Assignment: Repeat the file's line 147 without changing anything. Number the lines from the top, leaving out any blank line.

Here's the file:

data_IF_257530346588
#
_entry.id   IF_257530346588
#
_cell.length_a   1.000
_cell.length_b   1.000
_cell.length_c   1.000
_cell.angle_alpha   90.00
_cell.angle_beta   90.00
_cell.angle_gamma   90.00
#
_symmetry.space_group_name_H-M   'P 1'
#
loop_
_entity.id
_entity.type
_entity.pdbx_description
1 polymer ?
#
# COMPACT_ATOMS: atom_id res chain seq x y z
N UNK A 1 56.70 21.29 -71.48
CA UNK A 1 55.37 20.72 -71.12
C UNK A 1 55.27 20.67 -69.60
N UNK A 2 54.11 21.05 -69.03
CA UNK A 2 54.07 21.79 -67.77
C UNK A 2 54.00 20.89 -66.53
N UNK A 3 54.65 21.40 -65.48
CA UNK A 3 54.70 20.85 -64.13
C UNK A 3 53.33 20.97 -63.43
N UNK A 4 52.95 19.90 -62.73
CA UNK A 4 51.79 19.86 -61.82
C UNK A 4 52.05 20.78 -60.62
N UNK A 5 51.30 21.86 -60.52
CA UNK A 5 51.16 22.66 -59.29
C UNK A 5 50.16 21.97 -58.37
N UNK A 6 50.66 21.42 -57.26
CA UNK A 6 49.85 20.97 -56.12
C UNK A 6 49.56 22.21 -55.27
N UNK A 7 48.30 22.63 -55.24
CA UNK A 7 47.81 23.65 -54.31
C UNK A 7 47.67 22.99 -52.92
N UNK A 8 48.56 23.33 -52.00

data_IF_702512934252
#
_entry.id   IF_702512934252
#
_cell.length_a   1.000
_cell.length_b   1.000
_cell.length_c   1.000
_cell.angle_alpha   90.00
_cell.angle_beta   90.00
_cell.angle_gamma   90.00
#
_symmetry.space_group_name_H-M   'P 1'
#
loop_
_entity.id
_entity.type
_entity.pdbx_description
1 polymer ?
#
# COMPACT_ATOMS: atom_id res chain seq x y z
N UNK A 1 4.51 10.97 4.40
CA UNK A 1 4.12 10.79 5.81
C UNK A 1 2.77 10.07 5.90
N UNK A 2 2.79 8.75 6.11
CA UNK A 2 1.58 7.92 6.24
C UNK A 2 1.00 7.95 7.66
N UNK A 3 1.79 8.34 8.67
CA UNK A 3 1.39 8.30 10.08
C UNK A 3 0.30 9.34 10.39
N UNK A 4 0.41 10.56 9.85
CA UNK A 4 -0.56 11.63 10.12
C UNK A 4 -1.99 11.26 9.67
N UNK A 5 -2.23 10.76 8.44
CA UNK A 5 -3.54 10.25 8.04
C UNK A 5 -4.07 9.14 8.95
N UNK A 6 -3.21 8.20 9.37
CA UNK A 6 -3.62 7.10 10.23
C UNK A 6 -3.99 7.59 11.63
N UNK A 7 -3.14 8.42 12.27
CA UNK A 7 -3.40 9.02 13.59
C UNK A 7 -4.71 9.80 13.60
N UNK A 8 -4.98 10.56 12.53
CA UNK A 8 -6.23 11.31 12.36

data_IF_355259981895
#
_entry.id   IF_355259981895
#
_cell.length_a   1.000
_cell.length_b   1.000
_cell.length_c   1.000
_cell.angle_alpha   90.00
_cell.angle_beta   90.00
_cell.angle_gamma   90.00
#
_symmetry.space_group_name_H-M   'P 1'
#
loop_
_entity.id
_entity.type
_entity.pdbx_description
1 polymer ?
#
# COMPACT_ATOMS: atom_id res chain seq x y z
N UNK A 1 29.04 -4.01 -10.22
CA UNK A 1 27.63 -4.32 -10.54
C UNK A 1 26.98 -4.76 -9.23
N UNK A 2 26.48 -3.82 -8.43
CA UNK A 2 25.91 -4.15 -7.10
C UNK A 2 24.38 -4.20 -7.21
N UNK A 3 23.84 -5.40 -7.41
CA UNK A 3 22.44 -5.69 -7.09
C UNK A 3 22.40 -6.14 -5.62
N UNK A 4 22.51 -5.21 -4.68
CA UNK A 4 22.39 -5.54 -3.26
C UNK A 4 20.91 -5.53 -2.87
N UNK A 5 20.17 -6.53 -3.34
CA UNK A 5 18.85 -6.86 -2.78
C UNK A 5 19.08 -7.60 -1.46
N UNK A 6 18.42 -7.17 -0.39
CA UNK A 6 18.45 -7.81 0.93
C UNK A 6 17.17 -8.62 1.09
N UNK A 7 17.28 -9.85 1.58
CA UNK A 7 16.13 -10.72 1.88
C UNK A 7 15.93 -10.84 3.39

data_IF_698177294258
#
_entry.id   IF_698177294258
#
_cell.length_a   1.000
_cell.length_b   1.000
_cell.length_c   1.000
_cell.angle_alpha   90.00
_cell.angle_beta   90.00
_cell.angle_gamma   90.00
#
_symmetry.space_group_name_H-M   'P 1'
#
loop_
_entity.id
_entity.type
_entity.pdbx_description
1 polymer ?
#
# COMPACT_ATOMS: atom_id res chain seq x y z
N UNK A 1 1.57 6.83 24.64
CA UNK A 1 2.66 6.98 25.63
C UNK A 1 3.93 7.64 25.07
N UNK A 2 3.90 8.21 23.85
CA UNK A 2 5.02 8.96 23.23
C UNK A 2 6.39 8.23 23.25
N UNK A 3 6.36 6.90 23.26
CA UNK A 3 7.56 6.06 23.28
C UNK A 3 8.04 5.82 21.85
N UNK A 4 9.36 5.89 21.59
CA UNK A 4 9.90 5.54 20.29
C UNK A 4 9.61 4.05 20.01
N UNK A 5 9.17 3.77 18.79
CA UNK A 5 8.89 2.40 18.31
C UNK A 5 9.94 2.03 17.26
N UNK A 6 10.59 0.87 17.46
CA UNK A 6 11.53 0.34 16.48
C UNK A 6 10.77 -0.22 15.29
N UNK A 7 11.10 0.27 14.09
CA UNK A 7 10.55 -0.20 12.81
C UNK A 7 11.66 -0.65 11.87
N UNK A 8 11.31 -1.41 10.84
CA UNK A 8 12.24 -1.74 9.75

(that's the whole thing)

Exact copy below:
N UNK A 1 1.57 6.83 24.64